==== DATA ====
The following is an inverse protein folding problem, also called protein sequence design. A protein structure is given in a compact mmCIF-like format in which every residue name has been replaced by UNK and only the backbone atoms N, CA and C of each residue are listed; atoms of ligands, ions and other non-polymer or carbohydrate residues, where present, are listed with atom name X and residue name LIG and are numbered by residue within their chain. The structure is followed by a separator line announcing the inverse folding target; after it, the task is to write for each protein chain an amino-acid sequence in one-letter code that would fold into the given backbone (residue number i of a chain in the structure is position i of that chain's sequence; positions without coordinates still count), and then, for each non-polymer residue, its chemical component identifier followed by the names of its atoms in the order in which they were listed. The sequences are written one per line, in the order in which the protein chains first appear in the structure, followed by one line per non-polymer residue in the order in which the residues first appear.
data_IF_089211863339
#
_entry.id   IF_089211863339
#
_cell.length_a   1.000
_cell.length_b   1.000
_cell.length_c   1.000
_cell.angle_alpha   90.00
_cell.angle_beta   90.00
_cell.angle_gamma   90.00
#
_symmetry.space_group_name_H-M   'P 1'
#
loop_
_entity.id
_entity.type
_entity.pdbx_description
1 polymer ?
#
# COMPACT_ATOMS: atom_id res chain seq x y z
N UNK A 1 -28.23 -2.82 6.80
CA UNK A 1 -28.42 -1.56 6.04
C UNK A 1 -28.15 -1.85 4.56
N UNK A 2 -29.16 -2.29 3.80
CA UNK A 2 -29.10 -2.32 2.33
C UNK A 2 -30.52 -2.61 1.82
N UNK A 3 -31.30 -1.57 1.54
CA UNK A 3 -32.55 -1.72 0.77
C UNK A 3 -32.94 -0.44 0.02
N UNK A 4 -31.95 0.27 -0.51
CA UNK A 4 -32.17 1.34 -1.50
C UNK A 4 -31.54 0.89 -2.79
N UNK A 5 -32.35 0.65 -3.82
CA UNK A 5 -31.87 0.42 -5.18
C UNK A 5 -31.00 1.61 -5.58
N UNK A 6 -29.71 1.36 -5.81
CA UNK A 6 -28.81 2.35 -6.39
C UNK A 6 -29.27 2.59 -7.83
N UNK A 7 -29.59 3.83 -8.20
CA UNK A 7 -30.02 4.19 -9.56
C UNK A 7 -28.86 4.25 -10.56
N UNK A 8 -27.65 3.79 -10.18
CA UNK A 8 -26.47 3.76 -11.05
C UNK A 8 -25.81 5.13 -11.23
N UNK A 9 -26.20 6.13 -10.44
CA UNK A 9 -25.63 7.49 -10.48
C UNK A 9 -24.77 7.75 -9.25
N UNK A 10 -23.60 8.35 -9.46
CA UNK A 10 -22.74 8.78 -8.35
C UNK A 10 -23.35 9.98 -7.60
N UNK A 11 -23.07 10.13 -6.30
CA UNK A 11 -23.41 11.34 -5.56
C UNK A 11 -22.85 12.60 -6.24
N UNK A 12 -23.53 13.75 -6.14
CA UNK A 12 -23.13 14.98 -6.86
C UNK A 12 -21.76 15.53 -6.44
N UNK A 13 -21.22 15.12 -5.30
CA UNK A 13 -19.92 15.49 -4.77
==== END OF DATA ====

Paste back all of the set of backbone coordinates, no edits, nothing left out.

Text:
The following is an inverse protein folding problem, also called protein sequence design. A protein structure is given in a compact mmCIF-like format in which every residue name has been replaced by UNK and only the backbone atoms N, CA and C of each residue are listed; atoms of ligands, ions and other non-polymer or carbohydrate residues, where present, are listed with atom name X and residue name LIG and are numbered by residue within their chain. The structure is followed by a separator line announcing the inverse folding target; after it, the task is to write for each protein chain an amino-acid sequence in one-letter code that would fold into the given backbone (residue number i of a chain in the structure is position i of that chain's sequence; positions without coordinates still count), and then, for each non-polymer residue, its chemical component identifier followed by the names of its atoms in the order in which they were listed. The sequences are written one per line, in the order in which the protein chains first appear in the structure, followed by one line per non-polymer residue in the order in which the residues first appear.
data_IF_089211863339
#
_entry.id   IF_089211863339
#
_cell.length_a   1.000
_cell.length_b   1.000
_cell.length_c   1.000
_cell.angle_alpha   90.00
_cell.angle_beta   90.00
_cell.angle_gamma   90.00
#
_symmetry.space_group_name_H-M   'P 1'
#
loop_
_entity.id
_entity.type
_entity.pdbx_description
1 polymer ?
#
# COMPACT_ATOMS: atom_id res chain seq x y z
N UNK A 1 -28.23 -2.82 6.80
CA UNK A 1 -28.42 -1.56 6.04
C UNK A 1 -28.15 -1.85 4.56
N UNK A 2 -29.16 -2.29 3.80
CA UNK A 2 -29.10 -2.32 2.33
C UNK A 2 -30.52 -2.61 1.82
N UNK A 3 -31.30 -1.57 1.54
CA UNK A 3 -32.55 -1.72 0.77
C UNK A 3 -32.94 -0.44 0.02
N UNK A 4 -31.95 0.27 -0.51
CA UNK A 4 -32.17 1.34 -1.50
C UNK A 4 -31.54 0.89 -2.79
N UNK A 5 -32.35 0.65 -3.82
CA UNK A 5 -31.87 0.42 -5.18
C UNK A 5 -31.00 1.61 -5.58
N UNK A 6 -29.71 1.36 -5.81
CA UNK A 6 -28.81 2.35 -6.39
C UNK A 6 -29.27 2.59 -7.83
N UNK A 7 -29.59 3.83 -8.20
CA UNK A 7 -30.02 4.19 -9.56
C UNK A 7 -28.86 4.25 -10.56
N UNK A 8 -27.65 3.79 -10.18
CA UNK A 8 -26.47 3.76 -11.05
C UNK A 8 -25.81 5.13 -11.23
N UNK A 9 -26.20 6.13 -10.44
CA UNK A 9 -25.63 7.49 -10.48
C UNK A 9 -24.77 7.75 -9.25
N UNK A 10 -23.60 8.35 -9.46
CA UNK A 10 -22.74 8.78 -8.35
C UNK A 10 -23.35 9.98 -7.60
N UNK A 11 -23.07 10.13 -6.30
CA UNK A 11 -23.41 11.34 -5.56
C UNK A 11 -22.85 12.60 -6.24
N UNK A 12 -23.53 13.75 -6.14
CA UNK A 12 -23.13 14.98 -6.86
C UNK A 12 -21.76 15.53 -6.44
N UNK A 13 -21.22 15.12 -5.30
CA UNK A 13 -19.92 15.49 -4.77